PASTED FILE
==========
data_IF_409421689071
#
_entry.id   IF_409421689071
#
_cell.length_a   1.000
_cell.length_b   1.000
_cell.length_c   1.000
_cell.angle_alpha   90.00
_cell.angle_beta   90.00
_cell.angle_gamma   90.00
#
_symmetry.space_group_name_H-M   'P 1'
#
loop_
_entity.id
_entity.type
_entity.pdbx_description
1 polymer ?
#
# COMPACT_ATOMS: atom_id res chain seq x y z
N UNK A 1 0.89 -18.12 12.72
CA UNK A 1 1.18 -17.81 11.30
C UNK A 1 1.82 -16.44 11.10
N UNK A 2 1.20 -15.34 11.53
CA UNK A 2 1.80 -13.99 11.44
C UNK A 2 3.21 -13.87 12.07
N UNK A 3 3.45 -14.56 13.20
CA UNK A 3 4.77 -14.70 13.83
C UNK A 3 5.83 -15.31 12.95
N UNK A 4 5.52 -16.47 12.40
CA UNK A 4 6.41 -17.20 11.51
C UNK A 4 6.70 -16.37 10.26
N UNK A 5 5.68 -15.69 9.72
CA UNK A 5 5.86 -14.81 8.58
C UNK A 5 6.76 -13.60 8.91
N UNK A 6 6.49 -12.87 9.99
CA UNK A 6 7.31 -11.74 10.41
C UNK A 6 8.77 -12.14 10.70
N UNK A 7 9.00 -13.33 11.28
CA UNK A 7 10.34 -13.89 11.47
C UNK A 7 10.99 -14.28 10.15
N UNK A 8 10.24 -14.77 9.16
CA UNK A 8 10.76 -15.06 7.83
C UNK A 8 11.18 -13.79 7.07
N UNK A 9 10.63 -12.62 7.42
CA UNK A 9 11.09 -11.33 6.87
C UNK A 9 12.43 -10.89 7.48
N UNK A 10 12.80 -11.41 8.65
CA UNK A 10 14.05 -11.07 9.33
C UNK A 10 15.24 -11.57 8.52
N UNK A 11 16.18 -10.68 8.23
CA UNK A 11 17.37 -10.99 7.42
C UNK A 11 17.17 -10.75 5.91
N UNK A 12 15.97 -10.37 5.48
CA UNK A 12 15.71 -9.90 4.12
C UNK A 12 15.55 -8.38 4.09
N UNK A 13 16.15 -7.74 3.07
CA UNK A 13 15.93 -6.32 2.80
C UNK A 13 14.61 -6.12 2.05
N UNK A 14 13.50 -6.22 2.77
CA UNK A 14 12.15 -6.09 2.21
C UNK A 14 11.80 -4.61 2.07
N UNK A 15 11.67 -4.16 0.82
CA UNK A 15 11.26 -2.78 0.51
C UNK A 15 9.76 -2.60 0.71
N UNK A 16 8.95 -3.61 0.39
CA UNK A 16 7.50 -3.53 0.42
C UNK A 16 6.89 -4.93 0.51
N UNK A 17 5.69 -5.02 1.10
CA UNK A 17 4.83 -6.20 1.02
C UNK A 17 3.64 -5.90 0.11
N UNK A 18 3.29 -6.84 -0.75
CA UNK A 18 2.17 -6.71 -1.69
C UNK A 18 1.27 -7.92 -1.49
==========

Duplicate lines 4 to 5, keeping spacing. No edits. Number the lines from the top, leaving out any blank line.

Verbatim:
#
_cell.length_a   1.000